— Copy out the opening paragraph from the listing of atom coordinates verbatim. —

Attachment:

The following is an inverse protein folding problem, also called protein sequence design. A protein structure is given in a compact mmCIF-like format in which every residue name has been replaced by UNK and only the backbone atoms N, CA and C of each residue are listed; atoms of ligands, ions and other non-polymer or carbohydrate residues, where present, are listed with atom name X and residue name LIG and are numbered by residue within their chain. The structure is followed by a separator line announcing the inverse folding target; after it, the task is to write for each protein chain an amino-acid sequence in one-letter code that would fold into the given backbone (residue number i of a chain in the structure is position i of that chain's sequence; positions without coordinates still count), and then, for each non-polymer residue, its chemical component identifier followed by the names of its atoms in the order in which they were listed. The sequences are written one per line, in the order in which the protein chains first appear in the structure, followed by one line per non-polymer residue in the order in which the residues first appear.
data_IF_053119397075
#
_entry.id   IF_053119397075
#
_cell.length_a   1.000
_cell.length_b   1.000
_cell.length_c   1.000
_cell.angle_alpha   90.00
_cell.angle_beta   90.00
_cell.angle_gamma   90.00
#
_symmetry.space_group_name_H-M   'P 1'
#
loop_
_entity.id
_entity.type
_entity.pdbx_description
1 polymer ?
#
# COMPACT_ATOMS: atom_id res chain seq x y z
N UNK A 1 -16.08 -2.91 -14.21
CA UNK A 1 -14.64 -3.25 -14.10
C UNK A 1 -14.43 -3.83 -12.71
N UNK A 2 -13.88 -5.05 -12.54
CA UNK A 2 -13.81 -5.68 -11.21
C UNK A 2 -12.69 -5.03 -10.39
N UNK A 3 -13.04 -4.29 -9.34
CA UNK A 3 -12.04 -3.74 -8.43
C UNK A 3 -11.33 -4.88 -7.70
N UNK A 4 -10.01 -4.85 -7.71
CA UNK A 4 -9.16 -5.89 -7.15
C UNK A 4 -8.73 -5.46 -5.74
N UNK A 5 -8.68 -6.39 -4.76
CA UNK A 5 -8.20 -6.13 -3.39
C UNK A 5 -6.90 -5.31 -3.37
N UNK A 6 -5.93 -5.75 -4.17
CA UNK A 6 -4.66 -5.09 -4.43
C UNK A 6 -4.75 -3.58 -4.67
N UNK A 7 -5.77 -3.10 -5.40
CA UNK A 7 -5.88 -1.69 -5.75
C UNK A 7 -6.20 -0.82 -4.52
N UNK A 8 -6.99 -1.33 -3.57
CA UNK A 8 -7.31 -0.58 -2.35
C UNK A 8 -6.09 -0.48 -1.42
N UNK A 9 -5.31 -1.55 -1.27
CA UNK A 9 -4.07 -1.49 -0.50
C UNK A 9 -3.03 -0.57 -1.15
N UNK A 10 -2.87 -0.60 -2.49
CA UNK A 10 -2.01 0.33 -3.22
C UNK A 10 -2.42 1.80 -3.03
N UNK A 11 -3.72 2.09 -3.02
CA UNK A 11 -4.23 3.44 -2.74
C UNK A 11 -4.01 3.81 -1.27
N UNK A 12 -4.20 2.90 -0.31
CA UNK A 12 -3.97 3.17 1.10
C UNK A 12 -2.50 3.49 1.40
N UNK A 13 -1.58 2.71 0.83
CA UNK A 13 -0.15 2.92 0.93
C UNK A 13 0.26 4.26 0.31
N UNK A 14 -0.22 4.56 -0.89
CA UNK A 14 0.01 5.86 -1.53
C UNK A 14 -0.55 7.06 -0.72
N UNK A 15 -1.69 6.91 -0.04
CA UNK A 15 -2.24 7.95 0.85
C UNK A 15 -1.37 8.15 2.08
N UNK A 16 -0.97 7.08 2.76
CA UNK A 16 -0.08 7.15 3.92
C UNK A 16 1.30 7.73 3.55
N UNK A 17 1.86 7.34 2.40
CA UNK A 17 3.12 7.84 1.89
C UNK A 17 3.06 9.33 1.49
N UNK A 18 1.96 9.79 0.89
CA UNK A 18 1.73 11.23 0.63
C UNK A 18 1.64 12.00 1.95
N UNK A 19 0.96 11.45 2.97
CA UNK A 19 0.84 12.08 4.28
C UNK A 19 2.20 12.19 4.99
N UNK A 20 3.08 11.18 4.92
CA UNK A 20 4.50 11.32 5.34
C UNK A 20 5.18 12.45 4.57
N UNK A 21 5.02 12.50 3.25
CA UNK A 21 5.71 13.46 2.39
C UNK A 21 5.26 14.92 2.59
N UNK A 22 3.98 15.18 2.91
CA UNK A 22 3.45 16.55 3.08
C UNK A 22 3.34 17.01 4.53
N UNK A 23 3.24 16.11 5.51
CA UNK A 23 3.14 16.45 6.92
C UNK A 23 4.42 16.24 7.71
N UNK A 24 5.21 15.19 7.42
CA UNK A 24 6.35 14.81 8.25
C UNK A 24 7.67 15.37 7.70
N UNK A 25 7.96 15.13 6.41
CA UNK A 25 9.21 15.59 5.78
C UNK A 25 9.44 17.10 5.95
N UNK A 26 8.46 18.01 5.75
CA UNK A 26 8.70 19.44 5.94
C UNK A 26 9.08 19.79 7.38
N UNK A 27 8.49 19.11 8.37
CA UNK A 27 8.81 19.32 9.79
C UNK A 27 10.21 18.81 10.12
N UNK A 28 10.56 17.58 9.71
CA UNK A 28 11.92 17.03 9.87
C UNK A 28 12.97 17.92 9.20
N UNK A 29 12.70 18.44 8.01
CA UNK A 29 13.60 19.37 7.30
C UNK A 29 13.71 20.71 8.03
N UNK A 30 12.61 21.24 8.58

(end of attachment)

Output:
The following is an inverse protein folding problem, also called protein sequence design. A protein structure is given in a compact mmCIF-like format in which every residue name has been replaced by UNK and only the backbone atoms N, CA and C of each residue are listed; atoms of ligands, ions and other non-polymer or carbohydrate residues, where present, are listed with atom name X and residue name LIG and are numbered by residue within their chain. The structure is followed by a separator line announcing the inverse folding target; after it, the task is to write for each protein chain an amino-acid sequence in one-letter code that would fold into the given backbone (residue number i of a chain in the structure is position i of that chain's sequence; positions without coordinates still count), and then, for each non-polymer residue, its chemical component identifier followed by the names of its atoms in the order in which they were listed. The sequences are written one per line, in the order in which the protein chains first appear in the structure, followed by one line per non-polymer residue in the order in which the residues first appear.